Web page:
Cannabis-centric farmers market to debut in Boyle Heights

The ever-popular farmers market scene in Los Angeles could soon see the introduction of a whole new type of green — albeit targeted to a very specific consumer.

What’s being billed as L.A.'s first cannabis-centric farmers market is to make its debut in Boyle Heights over the Fourth of July weekend. The motivation for organizers is similar to what has made farmers markets ubiquitous across Los Angeles: direct access to produce — or, in this case, pot producers.

“We are offering a new type of way for patients in Los Angeles to access their medicine,” said Paizley Bradbury, executive director of the West Coast Collective, the Boyle Heights marijuana dispensary that is hosting the California Heritage Market inside a warehouse-like structure.



FOR THE RECORD: An article in the June 28 LATExtra section about the opening of a cannabis-centric farmers market in Boyle Heights said a marijuana collective would be closed from 10 a.m. to 8 p.m. each day so that the ability of customers to purchase marijuana could be verified. Although the collective will be closed, the cannabis-centric market will be open from 10 a.m. to 8 p.m from July 4 through July 6.


At the market, she said, card-carrying medical marijuana patients will be able to smell, touch and — yes — purchase fresh, organic buds directly from growers who will be coming in from around the state.

Marijuana treats, oils, concentrated cannabis and glass pipes may also be on the menu.

David Welsh, who represents the West Coast Collective and several other dispensaries throughout the region, said the market is not “some rogue shop” and complies with local laws.

The event won’t be open to the public in the way most open-air farmers markets are, and access will be limited to those who can legally buy pot.

Organizers said they intend to close the collective from 10 a.m. to 8 p.m. each day so they can verify that every customer is legally able to purchase marijuana products, a process that will include calling their doctors, checking IDs and running licenses through the state’s medical marijuana program database.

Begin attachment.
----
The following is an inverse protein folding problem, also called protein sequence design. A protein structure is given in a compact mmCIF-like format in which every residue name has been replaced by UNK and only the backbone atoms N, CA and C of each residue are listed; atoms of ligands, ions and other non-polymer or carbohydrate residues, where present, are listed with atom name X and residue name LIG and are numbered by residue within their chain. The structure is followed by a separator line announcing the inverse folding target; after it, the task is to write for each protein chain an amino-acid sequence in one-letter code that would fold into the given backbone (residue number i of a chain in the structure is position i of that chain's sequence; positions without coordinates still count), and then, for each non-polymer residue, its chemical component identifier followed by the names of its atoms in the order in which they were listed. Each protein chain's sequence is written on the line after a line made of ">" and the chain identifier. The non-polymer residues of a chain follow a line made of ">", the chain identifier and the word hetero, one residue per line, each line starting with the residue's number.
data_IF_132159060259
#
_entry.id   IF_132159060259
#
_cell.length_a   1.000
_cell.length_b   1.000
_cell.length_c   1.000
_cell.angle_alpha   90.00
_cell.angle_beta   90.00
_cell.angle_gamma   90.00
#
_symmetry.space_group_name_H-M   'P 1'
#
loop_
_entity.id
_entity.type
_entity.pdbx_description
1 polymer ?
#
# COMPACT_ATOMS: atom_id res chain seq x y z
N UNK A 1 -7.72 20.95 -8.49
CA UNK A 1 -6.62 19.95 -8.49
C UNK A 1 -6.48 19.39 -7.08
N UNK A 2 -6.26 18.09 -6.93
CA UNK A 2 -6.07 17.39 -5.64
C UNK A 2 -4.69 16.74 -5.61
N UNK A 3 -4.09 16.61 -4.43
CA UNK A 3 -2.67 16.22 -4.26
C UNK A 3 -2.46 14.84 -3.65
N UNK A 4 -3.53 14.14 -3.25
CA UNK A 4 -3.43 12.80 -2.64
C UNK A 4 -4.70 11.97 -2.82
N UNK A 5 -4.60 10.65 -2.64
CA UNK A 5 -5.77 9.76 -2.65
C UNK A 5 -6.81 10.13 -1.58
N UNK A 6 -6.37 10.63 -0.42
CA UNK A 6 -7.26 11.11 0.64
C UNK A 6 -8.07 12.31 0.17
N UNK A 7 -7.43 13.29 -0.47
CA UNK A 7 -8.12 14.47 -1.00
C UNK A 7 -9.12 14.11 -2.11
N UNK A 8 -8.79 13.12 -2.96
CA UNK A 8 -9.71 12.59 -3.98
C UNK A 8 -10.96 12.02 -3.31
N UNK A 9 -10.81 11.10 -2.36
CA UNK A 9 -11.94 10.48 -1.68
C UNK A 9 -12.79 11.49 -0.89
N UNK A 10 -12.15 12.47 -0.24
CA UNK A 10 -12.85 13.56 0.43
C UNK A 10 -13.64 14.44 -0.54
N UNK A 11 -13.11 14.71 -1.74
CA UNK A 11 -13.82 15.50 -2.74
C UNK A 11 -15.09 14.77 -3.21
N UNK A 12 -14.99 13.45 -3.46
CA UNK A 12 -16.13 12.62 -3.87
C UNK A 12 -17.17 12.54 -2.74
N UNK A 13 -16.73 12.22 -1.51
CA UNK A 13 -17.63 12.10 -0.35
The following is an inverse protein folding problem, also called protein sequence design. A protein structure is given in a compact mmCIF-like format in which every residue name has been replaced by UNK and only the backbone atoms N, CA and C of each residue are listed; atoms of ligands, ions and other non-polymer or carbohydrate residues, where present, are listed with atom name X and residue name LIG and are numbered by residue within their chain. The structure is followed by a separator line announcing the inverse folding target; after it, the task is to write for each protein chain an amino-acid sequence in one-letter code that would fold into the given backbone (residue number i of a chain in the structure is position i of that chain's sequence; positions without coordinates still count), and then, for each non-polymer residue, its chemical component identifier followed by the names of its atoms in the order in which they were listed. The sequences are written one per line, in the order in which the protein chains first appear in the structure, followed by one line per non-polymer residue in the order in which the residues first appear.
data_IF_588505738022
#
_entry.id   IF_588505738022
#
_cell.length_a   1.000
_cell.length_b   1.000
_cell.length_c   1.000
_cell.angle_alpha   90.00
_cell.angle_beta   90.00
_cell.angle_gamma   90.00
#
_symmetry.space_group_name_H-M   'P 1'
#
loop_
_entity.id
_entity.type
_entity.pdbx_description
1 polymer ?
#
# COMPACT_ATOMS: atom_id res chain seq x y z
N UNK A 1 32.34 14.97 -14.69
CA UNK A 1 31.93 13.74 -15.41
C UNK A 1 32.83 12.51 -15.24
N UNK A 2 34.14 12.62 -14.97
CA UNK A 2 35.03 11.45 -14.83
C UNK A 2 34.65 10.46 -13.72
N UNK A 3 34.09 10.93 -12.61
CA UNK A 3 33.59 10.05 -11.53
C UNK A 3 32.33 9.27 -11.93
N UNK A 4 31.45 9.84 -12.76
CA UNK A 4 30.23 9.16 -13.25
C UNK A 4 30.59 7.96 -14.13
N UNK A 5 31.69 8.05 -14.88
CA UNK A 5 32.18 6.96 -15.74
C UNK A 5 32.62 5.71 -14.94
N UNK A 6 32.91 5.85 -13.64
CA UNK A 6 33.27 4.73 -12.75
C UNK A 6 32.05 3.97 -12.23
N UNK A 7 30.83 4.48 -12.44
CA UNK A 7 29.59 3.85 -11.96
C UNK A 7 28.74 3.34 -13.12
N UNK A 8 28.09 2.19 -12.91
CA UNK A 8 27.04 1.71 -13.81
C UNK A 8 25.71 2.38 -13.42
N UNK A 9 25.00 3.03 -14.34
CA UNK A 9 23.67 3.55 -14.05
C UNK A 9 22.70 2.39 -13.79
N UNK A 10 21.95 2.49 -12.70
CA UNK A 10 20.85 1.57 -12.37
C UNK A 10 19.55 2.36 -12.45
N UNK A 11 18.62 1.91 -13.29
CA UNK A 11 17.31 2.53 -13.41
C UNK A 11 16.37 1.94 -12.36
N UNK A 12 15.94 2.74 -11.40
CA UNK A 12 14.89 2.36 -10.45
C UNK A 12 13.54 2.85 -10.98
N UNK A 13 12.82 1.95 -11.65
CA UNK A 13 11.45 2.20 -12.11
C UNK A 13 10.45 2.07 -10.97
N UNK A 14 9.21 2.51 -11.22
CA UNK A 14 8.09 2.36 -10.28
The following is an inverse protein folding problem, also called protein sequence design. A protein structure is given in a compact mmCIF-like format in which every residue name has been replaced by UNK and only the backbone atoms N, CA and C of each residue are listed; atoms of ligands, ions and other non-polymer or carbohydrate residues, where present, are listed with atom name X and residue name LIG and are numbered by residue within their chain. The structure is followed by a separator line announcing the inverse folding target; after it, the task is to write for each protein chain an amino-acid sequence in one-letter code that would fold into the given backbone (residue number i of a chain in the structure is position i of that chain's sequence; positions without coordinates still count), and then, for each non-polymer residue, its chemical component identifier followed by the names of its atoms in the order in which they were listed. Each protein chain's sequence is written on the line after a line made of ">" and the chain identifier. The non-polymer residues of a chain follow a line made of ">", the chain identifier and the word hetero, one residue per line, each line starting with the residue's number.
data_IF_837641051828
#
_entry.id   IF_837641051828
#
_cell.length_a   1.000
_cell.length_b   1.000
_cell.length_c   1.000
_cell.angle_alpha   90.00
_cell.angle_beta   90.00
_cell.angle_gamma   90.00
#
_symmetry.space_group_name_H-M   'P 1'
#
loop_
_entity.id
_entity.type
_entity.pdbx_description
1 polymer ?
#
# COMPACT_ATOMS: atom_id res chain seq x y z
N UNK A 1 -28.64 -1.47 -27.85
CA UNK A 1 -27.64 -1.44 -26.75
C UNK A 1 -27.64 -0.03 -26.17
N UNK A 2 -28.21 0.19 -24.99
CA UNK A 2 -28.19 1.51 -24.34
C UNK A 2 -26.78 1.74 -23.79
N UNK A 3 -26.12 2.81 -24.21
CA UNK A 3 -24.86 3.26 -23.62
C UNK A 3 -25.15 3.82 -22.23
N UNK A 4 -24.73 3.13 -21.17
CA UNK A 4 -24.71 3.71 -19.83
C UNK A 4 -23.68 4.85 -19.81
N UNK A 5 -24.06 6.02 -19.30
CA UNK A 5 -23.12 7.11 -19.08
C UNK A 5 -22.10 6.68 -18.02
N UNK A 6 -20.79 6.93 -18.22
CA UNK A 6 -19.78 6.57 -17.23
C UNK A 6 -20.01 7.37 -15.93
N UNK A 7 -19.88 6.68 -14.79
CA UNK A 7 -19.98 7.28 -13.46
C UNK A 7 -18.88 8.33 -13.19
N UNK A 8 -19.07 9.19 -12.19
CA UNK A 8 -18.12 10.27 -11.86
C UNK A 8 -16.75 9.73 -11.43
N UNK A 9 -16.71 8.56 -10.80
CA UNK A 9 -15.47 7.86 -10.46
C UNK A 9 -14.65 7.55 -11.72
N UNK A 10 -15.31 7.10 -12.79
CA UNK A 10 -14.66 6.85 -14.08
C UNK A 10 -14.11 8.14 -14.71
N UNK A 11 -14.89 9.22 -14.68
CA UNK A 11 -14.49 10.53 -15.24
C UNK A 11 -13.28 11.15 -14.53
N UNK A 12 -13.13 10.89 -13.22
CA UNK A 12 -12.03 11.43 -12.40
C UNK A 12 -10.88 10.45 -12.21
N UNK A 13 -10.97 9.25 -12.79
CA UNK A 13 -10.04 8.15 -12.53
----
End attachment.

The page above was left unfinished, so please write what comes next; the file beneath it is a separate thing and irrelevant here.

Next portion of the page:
“It’s a novel idea,” Welsh said of the market. “It really holds true to the purpose of the medical marijuana law.”


The city attorney’s office did not respond to questions Friday on the legality of the event or whether it would be challenged.

LAPD Officer Rosario Herrera said it doesn’t appear that organizers would be breaking the law so long as they sell only to licensed customers.

The West Coast Collective’s 15,000-square-foot shop in the 1500 block of South Esperanza Street is one of 135 dispensaries allowed to operate in Los Angeles under Proposition D, the ballot measure passed last year that set up the legal parameters for some dispensaries to remain open.

For months, organizers discussed cutting out the middleman for medical marijuana patients, much as typical farmers markets do for thousands of consumers across L.A. every week.


The idea for a cannabis market, Bradbury said, came after she noticed that some dispensaries were providing false information about the product and significantly increasing their prices to patients.

A market would give patients an opportunity to talk to growers and get wholesale prices — something that isn’t usually available.

“Dispensaries are supposed to allow patients to access their growers,” Bradbury said.